Arctostaphylos uva-ursi, also known as bearberry or kinnikinnick, is a species of flowering plant that is native to North America, Europe, and Asia. It is a member of the heath family and is known for its small, white or pink flowers and red berries. Arctostaphylos uva-ursi is a low-growing, evergreen shrub that can reach heights of up to 30 centimeters (12 inches) and has a dense, spreading growth habit. The leaves are oblong in shape and are a glossy, dark green color. The plant produces small, white or pink flowers that are followed by small, red berries. Arctostaphylos uva-ursi is found in a variety of habitats, including forests, meadows, and along streams and rivers. It is a popular garden plant and is known for its medicinal properties, with the plant being used in traditional medicine to treat a variety of ailments.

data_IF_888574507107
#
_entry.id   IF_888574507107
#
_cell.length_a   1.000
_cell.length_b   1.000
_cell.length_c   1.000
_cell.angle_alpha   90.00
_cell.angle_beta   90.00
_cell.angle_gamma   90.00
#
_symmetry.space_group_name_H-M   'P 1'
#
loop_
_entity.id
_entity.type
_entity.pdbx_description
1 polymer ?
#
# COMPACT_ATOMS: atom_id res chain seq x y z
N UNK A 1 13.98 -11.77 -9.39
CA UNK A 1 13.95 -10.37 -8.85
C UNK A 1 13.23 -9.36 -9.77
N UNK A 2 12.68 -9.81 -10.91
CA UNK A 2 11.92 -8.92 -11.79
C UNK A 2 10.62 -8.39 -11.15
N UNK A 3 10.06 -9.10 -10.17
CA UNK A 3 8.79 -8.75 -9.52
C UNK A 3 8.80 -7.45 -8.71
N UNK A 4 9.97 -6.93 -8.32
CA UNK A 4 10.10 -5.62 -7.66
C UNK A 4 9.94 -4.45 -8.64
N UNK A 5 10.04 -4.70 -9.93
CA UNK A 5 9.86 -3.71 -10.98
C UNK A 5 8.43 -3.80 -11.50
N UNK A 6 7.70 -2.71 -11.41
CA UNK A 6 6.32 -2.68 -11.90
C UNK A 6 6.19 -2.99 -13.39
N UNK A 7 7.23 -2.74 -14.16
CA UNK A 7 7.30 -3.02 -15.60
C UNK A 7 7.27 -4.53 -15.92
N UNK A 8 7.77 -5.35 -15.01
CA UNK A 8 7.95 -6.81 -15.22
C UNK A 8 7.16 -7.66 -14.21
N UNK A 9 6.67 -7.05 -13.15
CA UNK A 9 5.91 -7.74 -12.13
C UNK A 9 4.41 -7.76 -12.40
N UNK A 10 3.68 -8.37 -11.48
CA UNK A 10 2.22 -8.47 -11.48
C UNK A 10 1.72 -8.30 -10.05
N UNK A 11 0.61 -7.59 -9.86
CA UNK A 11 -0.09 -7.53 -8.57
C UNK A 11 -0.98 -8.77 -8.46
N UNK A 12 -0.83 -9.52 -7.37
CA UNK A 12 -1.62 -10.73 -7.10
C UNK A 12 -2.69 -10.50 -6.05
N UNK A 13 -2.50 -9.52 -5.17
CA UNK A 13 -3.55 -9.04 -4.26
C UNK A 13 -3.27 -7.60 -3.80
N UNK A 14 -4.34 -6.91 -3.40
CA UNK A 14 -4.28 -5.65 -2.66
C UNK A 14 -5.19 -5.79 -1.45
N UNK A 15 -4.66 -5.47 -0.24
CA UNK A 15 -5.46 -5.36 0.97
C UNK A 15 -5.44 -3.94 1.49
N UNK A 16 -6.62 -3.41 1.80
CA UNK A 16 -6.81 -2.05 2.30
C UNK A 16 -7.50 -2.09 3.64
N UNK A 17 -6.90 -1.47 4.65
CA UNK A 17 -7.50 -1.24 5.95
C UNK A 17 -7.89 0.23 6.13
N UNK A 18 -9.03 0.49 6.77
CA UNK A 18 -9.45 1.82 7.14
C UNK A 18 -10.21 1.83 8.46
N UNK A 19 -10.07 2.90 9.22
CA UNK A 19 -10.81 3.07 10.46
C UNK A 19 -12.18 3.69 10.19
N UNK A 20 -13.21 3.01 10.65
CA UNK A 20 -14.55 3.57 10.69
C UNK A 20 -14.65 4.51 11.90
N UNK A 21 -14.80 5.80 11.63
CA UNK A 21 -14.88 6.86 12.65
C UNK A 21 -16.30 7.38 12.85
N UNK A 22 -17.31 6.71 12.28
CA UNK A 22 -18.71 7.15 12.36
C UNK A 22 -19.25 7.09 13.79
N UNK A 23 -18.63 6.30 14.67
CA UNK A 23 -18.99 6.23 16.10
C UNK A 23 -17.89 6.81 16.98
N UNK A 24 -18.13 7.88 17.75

Bearberry (Arctostaphylos uva-ursi) is a shrub that is native to the northern hemisphere, including North America, Europe, and Asia. It is also known as kinnikinnick, which is a term used by indigenous peoples to describe the plant. Bearberry is a versatile and hardy plant that is commonly used for its medicinal properties and ornamental value.

Medicinal Properties: Bearberry has been used for centuries as a natural remedy for various ailments. The leaves of the plant contain arbutin, which has antimicrobial properties, making it useful in treating urinary tract infections. Bearberry has also been used to treat bladder and kidney problems, as well as to improve skin conditions such as eczema and psoriasis.